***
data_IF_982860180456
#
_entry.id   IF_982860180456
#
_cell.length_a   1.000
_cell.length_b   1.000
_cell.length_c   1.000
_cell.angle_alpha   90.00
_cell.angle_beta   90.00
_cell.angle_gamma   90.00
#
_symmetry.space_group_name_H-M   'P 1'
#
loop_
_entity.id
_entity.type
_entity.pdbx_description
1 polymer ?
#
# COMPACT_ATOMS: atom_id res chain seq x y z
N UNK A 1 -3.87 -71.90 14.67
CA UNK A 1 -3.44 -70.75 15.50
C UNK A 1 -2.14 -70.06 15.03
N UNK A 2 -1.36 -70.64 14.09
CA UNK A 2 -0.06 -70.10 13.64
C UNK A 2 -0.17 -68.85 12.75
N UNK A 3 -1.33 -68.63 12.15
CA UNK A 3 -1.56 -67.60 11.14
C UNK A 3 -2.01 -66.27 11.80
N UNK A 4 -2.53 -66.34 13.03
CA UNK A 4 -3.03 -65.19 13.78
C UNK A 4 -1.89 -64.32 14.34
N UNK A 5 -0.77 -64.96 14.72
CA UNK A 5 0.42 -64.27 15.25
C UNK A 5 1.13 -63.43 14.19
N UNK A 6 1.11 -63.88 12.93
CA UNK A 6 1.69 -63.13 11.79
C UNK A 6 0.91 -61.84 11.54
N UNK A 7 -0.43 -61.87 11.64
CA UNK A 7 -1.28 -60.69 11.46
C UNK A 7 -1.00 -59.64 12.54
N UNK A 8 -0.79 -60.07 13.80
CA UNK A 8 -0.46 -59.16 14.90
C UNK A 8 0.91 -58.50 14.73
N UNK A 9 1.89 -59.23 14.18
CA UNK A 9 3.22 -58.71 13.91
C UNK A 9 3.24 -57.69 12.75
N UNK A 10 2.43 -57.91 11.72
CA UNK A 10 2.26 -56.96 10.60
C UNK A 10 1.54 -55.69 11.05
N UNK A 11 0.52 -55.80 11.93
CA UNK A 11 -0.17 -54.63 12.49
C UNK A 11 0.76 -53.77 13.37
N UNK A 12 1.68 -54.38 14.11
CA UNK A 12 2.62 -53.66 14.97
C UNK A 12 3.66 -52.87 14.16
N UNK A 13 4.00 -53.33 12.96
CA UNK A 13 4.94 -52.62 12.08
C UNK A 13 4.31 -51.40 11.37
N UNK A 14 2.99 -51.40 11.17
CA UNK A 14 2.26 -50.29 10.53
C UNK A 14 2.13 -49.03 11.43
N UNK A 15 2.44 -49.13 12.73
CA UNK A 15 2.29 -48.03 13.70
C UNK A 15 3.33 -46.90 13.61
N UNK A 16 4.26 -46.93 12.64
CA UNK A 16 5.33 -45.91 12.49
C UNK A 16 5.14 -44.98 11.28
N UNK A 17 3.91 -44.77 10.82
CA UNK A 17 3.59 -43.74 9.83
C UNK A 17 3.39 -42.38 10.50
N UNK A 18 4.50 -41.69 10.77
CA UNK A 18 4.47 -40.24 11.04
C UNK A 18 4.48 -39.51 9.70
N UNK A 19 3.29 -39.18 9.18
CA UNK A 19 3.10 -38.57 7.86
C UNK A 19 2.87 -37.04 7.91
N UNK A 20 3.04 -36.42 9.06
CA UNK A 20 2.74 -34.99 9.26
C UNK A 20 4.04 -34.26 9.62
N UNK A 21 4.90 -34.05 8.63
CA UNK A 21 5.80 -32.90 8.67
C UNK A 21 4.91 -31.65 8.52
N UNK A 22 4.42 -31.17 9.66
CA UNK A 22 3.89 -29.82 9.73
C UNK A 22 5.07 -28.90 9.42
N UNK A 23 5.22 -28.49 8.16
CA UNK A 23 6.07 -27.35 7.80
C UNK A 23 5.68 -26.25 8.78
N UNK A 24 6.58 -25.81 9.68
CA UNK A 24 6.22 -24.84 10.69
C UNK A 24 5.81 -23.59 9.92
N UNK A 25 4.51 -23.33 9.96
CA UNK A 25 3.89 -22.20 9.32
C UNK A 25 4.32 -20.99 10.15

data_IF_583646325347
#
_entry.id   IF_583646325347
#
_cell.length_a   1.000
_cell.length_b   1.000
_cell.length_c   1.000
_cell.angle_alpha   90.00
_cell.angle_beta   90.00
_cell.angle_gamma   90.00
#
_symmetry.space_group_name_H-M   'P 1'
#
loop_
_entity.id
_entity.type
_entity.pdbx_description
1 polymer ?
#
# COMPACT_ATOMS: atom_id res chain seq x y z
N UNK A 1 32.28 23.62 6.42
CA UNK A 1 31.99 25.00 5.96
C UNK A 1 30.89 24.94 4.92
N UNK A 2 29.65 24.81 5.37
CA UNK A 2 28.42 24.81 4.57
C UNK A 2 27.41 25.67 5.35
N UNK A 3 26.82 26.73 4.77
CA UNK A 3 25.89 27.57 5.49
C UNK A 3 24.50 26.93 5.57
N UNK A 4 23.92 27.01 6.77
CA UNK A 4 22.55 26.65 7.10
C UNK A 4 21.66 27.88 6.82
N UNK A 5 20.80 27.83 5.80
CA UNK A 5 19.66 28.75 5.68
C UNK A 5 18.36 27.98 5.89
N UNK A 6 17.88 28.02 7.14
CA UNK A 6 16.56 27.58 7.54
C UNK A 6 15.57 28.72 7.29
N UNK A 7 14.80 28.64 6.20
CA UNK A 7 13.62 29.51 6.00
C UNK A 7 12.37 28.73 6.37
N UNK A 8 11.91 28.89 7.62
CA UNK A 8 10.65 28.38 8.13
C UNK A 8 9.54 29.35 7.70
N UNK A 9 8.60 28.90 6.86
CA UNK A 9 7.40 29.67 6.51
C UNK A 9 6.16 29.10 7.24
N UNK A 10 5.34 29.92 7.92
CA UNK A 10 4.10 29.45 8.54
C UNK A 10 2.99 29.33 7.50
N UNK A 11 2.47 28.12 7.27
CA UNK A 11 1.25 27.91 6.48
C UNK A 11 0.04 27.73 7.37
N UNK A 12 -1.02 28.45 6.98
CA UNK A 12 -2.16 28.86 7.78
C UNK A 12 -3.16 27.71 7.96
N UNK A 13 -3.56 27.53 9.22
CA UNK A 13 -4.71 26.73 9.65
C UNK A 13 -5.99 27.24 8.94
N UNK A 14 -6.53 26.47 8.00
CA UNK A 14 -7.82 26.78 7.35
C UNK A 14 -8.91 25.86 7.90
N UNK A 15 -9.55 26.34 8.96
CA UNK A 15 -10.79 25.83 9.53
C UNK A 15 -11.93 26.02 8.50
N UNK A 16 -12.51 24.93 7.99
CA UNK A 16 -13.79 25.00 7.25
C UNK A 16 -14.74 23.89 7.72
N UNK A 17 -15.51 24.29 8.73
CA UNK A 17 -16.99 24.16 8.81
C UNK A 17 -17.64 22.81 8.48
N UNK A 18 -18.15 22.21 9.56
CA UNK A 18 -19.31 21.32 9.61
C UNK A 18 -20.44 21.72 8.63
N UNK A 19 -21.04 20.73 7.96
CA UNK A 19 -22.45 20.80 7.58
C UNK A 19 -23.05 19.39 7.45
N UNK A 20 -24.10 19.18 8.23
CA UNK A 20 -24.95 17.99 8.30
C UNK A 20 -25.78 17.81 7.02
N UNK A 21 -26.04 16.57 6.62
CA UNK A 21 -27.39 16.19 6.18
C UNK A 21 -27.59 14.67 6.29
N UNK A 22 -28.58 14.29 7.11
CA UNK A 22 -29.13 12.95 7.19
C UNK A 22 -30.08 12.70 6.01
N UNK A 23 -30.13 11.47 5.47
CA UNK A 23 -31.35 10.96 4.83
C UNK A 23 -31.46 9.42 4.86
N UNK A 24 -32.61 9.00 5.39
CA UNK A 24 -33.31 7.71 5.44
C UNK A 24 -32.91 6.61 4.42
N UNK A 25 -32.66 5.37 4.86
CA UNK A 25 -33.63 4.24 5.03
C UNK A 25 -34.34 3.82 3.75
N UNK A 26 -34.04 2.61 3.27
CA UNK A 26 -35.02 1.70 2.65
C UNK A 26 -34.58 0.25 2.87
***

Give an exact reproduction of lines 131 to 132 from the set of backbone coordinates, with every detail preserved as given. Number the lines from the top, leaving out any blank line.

N UNK A 6 17.88 28.02 7.14
CA UNK A 6 16.56 27.58 7.54